Welcome to the Vixen Workout, the dance cardio phenomenon that’s the opposite of your mom’s Zumbaclass. Jones brings together women of all shapes, sizes, and backgrounds, and inspires them to let go—and get sweaty, sexy, loud, and off-script in a way that is unheard of in the average uber-choreographed dance workout.

Launched in 2012, Vixen started in Miami (the city is good at inspiring dance cardio workouts) and now has close to 40 classes per week across South Florida— from Boca Raton to West Palm Beach—plus packed daily classes in New York City (where they’re a budget-friendly $18). It launched in Chicago recently, too, and in August, Jones will launch an official teacher certification program “so we can go nationwide pretty quickly,” she says.

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Becoming Vixen

Jones didn’t always have such a specific direction. She started her career as a professional dancer and choreographer and worked as a Miami Heat dancer. But as she watched all her friends climb the corporate ladder, she started feeling like her creative choices were irresponsible. So she got a job in finance.

“When I was put into the nine-to-five, and that was my whole life, I felt that I was a failure as a woman because that did not make me happy at all,” she says.

After she was laid off, she went back to dancing and opened a dance studio for children. Her light-bulb moment came during a night out at a club with girlfriends.

“No one was able to be themselves or let loose. We all knew the words to a Rick Ross song, but no one wanted to dance or sing. We were so concerned with what other people were seeing,” she says. “ I realized, ‘These are my friends and they have no idea what it’s like to experience themselves as divas.’”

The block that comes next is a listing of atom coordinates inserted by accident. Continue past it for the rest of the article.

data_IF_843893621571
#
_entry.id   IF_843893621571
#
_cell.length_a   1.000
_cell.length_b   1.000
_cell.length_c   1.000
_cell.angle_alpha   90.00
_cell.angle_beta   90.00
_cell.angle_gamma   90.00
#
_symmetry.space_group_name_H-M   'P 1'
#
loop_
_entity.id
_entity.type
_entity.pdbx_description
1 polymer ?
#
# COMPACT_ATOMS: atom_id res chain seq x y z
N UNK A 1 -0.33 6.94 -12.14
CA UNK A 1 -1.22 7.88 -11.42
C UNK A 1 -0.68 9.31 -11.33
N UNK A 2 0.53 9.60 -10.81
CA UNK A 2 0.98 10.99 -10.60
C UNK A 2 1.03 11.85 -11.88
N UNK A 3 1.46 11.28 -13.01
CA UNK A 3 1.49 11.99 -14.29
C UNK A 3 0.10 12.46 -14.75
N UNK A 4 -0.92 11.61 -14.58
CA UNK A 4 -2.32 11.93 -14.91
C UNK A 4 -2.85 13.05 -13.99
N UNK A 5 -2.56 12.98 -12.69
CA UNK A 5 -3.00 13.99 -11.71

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Creating Divas

She set out to change that, teaching her first class in Miami to a cousin and friend and gradually growing her following until a line of eager women would form outside of the gym she taught at, prompting employees to compare the crowd to an army. “It just took,” she says.

And while the class is definitely a cardio-packed workout that will leave you drenched in sweat (much more so once you’ve mastered the moves), it’s the let-loose mentality and the sense of being part of something that seems to lend the brand its magic.

“You are not what you are in the real world. You’re not a mom, you’re not a lawyer, you’re just you,” Jones says. “I want you to just completely lose yourself for a second.” She makes that possible by carefully selecting instructors and crafting an environment that feels safe and supportive. And incredibly fun.

“It’s important to give women a place to belong. It’s not just a fitness class. You come here and you’re a part of something,” she says. Lots of brands say that, but in my Vixen class, acceptance and empowerment hung in the damp air around us in an unparalleled way, especially compared to boutique studios where loyal customers are gunning for the best spot, and the most attention.

For example, a regular told me she sometimes gets so into the dance moves she doesn’t even realize she’s improvising and really going for it. Once, when that happened, the woman next to her looked at her with pure joy and yelled, “Yeah, bitch!” —Lisa Elaine Held

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(Photo credits: Bob Metelus, Jess Moore, David Alvarez)